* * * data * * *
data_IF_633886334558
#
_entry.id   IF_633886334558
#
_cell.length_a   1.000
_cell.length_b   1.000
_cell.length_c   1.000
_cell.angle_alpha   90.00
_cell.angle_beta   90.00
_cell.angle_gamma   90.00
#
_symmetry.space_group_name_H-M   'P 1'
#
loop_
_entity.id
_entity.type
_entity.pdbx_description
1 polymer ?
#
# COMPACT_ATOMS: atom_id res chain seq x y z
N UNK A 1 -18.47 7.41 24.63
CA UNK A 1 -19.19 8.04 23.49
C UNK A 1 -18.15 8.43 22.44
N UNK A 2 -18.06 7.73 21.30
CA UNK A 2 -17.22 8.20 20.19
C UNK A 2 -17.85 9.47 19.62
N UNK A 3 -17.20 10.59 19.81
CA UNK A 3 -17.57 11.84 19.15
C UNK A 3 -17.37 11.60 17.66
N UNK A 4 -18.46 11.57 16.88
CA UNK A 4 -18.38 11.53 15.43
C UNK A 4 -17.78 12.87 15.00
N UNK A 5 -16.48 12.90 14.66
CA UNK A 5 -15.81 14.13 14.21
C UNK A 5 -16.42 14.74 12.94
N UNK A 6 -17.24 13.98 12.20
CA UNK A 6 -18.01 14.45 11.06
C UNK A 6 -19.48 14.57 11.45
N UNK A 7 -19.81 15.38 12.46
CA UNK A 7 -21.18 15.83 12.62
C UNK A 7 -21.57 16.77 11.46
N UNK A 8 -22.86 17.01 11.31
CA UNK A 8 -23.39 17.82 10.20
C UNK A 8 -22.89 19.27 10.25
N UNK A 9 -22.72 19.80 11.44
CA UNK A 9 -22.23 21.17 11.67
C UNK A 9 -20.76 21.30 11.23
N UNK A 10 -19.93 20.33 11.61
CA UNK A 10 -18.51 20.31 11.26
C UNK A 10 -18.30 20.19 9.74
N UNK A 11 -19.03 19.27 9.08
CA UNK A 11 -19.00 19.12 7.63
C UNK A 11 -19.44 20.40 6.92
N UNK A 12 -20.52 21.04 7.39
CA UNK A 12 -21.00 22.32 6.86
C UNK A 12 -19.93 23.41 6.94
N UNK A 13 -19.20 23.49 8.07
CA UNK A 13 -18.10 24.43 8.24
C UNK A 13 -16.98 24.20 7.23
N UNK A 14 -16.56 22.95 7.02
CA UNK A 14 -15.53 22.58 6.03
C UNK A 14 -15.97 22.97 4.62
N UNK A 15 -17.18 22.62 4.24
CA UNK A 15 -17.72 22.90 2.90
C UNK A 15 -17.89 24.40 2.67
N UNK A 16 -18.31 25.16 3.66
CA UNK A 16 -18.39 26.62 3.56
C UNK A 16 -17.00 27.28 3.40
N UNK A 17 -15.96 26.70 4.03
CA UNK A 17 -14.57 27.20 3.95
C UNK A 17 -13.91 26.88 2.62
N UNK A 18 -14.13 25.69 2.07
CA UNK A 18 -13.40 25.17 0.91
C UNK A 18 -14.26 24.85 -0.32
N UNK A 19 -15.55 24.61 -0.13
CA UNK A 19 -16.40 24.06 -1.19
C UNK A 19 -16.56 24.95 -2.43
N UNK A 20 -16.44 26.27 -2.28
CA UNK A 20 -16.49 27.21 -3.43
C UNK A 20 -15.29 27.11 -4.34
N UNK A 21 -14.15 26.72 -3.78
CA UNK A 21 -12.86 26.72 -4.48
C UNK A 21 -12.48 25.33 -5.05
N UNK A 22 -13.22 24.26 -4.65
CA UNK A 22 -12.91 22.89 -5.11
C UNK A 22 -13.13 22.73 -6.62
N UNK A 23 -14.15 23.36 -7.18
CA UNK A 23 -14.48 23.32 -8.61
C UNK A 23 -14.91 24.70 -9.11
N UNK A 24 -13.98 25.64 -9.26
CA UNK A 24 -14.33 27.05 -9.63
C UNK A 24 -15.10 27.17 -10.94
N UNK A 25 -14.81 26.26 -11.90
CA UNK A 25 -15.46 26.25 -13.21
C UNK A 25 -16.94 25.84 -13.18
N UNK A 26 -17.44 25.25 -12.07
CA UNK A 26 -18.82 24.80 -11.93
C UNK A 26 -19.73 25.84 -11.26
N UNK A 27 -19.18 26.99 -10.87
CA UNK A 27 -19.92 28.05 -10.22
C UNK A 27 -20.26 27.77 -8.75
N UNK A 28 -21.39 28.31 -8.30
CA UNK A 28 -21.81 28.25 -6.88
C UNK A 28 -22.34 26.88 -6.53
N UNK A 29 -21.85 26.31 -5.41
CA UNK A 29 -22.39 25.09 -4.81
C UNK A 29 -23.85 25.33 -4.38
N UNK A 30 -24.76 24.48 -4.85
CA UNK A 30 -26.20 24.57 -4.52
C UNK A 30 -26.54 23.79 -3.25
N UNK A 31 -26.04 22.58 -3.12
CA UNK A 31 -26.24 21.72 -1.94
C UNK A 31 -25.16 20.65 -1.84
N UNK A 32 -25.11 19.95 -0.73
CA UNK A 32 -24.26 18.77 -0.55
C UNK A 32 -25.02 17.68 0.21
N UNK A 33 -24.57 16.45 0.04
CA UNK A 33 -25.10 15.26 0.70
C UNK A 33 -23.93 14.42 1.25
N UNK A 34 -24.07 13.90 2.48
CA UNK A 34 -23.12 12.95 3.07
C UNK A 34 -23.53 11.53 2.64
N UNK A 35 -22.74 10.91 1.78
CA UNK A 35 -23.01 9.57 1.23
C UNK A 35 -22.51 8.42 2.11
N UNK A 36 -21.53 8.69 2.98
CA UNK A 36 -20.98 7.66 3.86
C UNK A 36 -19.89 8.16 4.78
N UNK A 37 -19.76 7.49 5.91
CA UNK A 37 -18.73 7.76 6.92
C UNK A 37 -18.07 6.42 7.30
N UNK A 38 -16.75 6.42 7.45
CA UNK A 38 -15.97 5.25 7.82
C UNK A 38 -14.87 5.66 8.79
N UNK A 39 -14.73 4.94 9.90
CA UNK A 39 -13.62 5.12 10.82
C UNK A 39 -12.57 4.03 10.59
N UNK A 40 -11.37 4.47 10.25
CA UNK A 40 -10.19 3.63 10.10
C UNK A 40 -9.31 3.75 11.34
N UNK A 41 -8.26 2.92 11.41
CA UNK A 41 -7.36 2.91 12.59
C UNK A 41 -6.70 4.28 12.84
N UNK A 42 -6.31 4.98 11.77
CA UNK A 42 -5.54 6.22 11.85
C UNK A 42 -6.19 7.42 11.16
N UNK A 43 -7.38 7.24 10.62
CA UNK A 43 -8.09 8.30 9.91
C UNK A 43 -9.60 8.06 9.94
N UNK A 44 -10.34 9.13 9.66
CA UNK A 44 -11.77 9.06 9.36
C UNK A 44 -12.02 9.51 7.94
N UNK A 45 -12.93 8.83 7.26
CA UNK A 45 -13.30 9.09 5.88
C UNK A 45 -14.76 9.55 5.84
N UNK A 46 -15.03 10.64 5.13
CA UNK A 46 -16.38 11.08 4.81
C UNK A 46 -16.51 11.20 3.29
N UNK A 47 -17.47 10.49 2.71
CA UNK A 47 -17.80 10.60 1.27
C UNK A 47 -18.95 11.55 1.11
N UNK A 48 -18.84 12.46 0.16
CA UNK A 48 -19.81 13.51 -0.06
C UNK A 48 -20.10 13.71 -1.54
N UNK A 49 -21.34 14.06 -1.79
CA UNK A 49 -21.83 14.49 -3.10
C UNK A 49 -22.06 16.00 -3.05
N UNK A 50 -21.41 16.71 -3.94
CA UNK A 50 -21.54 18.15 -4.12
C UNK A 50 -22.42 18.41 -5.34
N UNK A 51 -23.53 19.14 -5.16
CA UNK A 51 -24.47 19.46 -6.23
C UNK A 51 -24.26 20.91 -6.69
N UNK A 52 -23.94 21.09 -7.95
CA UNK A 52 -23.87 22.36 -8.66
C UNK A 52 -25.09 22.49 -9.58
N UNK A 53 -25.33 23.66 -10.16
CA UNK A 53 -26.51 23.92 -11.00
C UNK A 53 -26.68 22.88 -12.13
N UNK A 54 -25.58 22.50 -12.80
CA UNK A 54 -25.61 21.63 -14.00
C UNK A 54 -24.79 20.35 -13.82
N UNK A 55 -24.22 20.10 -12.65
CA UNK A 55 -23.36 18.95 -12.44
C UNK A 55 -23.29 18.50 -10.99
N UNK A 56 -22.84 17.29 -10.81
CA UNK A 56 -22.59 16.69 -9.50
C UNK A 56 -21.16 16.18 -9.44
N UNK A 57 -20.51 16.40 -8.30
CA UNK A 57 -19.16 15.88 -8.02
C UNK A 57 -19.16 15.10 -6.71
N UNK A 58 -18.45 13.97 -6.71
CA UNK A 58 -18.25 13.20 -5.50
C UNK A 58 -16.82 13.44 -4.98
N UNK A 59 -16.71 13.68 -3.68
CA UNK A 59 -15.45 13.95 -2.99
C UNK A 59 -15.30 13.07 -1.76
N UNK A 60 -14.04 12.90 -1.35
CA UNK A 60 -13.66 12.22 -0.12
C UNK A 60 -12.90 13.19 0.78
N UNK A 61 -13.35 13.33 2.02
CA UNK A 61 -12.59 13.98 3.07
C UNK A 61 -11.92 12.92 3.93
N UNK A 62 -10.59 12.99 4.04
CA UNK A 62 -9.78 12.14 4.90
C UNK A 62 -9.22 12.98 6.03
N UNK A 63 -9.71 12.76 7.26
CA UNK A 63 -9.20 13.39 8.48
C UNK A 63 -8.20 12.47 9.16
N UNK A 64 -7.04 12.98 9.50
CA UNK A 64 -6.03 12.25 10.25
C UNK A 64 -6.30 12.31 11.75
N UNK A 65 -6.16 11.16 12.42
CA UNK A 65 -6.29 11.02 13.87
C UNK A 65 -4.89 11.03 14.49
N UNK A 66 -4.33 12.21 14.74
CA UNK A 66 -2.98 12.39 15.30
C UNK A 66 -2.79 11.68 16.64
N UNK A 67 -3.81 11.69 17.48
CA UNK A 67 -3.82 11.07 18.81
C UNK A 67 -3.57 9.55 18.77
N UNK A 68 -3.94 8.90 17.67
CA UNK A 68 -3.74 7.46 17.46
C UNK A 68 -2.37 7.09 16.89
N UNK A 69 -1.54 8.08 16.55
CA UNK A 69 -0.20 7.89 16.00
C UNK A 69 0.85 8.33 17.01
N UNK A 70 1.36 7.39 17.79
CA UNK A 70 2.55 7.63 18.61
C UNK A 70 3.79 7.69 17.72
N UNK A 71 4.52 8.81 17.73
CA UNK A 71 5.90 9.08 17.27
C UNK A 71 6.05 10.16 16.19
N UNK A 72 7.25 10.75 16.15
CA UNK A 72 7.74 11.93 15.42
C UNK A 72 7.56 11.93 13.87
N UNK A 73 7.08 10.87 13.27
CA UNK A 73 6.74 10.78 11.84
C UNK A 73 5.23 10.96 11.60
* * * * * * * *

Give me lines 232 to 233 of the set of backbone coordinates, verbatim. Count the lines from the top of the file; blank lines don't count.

CA UNK A 71 5.90 9.08 17.27
C UNK A 71 6.05 10.16 16.19